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Is it just me or does this seem unfair and unjust that the law works in the favor of the IRS and never in our favor on this issue? You can possibly wash and lose a taxable loss and yet it doesn't work the other way around.

Jim
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Is it just me or does this seem unfair and unjust that the law works in the favor of the IRS and never in our favor on this issue? You can possibly wash and lose a taxable loss and yet it doesn't work the other way around.

Jim

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No, it's not just you. But no, it's not unfair. It was specifically inserted into the law (by Congress, not the IRS), to curtail abuses.

To be able to sell stock on Monday at a loss, and buy the stock back on Tuesday, leaves you not much worse off than you were on last Friday, when you had an UNREALized loss. To be able to deduct the loss, when you have not really disposed of any shares, is in the "too-good-to-be-true" category.

And yet it doesn't work the other way around.
What? You'd like to be able to sell at a gain, and cancel out the gain by buying shares cheaper if the market backs off a few points? Likewise, in the "too-good-to-be-true" category.

Bill
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Unless I am grossly misunderstanding something here, I disagree.

If I find myself in the unfortunate circumstance where I am in a losing stock and decide to sell it, I would like to count the loss. But if I even accidentally buy it in my IRA within 60 days, the loss gets transferred to my IRA account and is stuck there. I can then NEVER claim the loss and deduct it from my taxes.

What if you lose a LOT of money on a sale? That can be substantial if you cannot deduct the loss. It appears that my IRA eats up the loss deductibility and I can never claim it.

By "reverse" I mean this: if my loss can get washed away by my IRA forever and I can never deduct it, then why cannot a loss in the IRA pop back out and be deductible in my taxable account.

It is a one way ticket. You can lose, but you cannot win. You can lose your deductible loss, but you can never gain it back.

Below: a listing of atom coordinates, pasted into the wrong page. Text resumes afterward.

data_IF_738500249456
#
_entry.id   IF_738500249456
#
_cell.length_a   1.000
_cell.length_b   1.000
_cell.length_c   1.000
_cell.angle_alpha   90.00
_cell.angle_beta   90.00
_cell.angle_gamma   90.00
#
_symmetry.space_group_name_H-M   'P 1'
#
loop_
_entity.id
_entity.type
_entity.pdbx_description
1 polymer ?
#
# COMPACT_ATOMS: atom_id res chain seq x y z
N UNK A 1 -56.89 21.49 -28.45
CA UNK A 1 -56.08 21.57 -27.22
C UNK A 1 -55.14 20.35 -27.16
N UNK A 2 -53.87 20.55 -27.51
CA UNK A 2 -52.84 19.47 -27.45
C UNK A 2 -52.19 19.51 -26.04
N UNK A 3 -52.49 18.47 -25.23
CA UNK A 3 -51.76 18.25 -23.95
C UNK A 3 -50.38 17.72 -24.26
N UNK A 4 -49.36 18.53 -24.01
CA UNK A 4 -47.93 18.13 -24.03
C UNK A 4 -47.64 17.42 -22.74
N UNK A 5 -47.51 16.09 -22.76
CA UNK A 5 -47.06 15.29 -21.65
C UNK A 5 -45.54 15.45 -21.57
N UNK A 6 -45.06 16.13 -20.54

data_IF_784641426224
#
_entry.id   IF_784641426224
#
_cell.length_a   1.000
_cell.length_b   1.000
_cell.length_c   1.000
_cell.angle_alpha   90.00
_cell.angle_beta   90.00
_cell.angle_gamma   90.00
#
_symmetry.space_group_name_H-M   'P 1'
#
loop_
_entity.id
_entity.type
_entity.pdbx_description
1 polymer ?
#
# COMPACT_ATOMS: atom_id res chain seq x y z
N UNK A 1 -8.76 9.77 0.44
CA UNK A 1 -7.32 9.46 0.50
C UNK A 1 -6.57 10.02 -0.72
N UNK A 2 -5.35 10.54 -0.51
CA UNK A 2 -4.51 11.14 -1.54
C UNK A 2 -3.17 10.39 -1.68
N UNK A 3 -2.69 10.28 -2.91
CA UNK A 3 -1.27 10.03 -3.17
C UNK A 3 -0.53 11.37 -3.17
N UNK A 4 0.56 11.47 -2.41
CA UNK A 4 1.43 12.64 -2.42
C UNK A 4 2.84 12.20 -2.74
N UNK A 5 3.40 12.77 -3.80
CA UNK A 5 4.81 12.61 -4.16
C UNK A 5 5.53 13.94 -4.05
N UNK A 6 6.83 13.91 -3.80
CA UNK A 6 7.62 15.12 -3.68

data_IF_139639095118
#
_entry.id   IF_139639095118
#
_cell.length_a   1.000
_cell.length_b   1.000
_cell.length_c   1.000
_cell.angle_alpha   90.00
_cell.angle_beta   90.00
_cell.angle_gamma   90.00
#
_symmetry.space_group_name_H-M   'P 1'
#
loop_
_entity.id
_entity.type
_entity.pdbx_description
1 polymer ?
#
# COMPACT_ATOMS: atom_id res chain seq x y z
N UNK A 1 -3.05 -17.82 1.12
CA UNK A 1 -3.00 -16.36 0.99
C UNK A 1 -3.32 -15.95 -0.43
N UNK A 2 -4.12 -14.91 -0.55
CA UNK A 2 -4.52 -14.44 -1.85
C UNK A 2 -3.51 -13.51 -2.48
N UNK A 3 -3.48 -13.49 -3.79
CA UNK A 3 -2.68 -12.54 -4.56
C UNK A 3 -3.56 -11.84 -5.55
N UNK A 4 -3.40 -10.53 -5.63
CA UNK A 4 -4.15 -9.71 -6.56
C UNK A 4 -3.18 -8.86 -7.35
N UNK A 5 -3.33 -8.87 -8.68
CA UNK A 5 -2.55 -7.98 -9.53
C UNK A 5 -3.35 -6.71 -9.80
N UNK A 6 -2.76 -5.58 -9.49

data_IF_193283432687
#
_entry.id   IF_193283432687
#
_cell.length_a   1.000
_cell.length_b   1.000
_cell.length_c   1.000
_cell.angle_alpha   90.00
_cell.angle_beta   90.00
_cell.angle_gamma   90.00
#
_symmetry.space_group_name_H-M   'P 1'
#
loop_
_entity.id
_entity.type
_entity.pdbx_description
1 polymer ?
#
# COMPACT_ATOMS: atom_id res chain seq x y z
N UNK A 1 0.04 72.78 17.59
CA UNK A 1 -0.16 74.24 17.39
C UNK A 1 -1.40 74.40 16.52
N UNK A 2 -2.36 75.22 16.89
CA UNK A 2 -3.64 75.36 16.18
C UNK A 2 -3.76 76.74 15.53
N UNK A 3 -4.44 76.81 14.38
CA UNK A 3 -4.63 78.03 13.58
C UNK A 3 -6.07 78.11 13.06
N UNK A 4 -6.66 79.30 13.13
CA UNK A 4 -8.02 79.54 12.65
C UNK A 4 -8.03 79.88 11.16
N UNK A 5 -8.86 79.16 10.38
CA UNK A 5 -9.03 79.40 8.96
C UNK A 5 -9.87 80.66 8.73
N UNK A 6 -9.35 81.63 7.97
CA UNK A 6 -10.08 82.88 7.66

Tell me I am not the only one that can see the unfairness of this.

Jim
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What if you lose a LOT of money on a sale? That can be substantial if you cannot deduct the loss. It appears that my IRA eats up the loss deductibility and I can never claim it.
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Well, if you want to deduct the loss, don't reacquire shares within 30 days after the sale - "accidentally" or otherwise. You would know on the date of sale if you had acquired shares in the 30 days prior. I don't see how this is a hardship for anyone.

And, as others have mentioned, the law is murky on the subject of using an IRA to skirt around the wash sale rules. I've done it, too, using my 401K account, which I'd contend is a step further removed. But I'm aware of the risks involved, and would probably punt on the issue if I got audited, even though I think a legitimate case could be made.

Bill
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If I find myself in the unfortunate circumstance where I am in a losing stock and decide to sell it, I would like to count the loss. But if I even accidentally buy it in my IRA within 60 days, the loss gets transferred to my IRA account and is stuck there. I can then NEVER claim the loss and deduct it from my taxes.

Surely there are plenty of other investment ideas out there that offer alternatives as you wait out 30 days to buy new shares.

FWIW, you only need to wait 30 days, day 31 purchase the shares in the other account if you choose.


Hohum
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FWIW, you only need to wait 30 days, day 31 purchase the shares in the other account if you choose

30 days before and after for a total of 60 days.

Debra
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30 days before and after for a total of 60 days.

No, 30 days before and after for a total of 61 days. Don't forget to include the day of the sale.

Ira